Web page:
US tycoon gets life in prison for killing of his best friend
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Los Angeles (AFP) –
US real estate scion Robert Durst was sentenced Thursday to life in prison with no possibility of parole for the killing of his best friend.
Durst, a multi-millionaire who was the subject of an explosive HBO documentary entitled "The Jinx," has always denied charges that he shot that friend, Susan Berman, in the back of the head in 2000 at her Beverly Hills home to keep her from talking to police about the disappearance of his wife two decades earlier.
But last month, a jury in Los Angeles took just eight hours to find the 78-year-old guilty of the execution-style slaying of Berman.
"This crime was a witness killing," Judge Mark Windham said before reading out the life sentence. "That circumstance... tremendously aggravated this awful, disturbing crime."
Windham rejected the defense's request for a new trial, saying, "There is sufficient, in fact, overwhelming evidence of guilt."
The court also heard from Sareb Kaufman, a son of Berman who said he has wondered what his life would have been like had Durst not killed his mother.
"Every plan was completely swept away," a crying Kaufman said. "You also murdered me, the person I was."
Durst sat motionless in a wheelchair during Thursday's court session.
Prosecutors say he murdered crime writer Berman to prevent her from being questioned by New York police over the disappearance of his wife Kathleen.
Berman, the daughter of a Las Vegas mobster, had acted as a spokeswoman for Durst after he became a suspect in the wife's disappearance.
- 'Killed them all' -
Durst, an estranged member of one of New York's wealthiest and most powerful real estate dynasties, was never charged in his wife's case.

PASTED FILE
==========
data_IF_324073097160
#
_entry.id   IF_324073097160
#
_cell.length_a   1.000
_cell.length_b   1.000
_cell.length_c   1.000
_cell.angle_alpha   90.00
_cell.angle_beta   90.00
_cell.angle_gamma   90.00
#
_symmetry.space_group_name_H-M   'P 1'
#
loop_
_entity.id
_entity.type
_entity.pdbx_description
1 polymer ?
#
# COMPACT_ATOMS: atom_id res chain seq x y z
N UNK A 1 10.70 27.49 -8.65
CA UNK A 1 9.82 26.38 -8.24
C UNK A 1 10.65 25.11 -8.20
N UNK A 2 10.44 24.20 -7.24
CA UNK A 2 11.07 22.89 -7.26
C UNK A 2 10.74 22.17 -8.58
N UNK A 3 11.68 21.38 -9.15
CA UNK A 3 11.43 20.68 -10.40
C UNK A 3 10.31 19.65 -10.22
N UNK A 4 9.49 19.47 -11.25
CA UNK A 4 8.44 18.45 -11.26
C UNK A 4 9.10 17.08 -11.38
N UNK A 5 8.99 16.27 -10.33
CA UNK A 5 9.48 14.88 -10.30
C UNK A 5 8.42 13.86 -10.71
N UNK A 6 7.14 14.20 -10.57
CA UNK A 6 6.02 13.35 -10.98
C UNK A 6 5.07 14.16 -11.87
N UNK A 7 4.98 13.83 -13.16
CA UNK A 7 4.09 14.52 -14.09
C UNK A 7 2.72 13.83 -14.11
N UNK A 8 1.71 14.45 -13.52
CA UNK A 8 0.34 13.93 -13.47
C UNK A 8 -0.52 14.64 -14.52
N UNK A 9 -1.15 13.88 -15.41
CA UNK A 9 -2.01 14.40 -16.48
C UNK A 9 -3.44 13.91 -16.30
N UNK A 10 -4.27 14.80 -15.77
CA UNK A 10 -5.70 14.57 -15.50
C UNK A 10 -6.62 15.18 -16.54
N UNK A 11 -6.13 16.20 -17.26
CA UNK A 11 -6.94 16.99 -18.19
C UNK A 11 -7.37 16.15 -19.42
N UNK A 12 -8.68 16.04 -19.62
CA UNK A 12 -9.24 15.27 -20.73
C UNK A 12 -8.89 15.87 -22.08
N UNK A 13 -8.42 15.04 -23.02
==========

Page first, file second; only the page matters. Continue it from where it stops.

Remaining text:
He was arrested in March 2015 in a New Orleans hotel room in connection with Berman's murder, hours before the final episode aired in the HBO documentary "The Jinx: The Life and Deaths of Robert Durst."
In its stunning finale, Durst is heard muttering to himself, "There it is, you're caught" and "Killed them all, of course" -- apparently unaware that a microphone he was wearing during the recording of that episode remained switched on while he used the restroom during a break in the session.
In Thursday's proceedings, Berman's relatives urged him to say where his wife's body is.
The docuseries also delved into the 2001 death of Durst's neighbor in Texas, Morris Black, who was found dismembered.
Durst admitted to the dismemberment but claimed the killing was self-defense. He was acquitted.
He repeatedly denied any involvement in Berman's death, but acknowledged he had written an anonymous letter to police telling them that her body lay in her Beverly Hills home.
Last month, prosecutor John Lewin told the jury there was a "mountain of evidence" that Durst had killed all three people with whose deaths he had been connected.
He said a friend of Durst had testified that the real estate magnate had told him of Berman, "It was her or me. I had no choice."
"He has never been held accountable for his domestic abuse of (wife) Kathie. He was never held accountable for her death. The last 20 years, he's gotten away with murdering Susan," Lewin told the jury.
"For the last 20 years, he's avoided responsibility for Morris Black. Durst is not jinxed. He's a three-time killer who has managed to escape accountability until this very moment."
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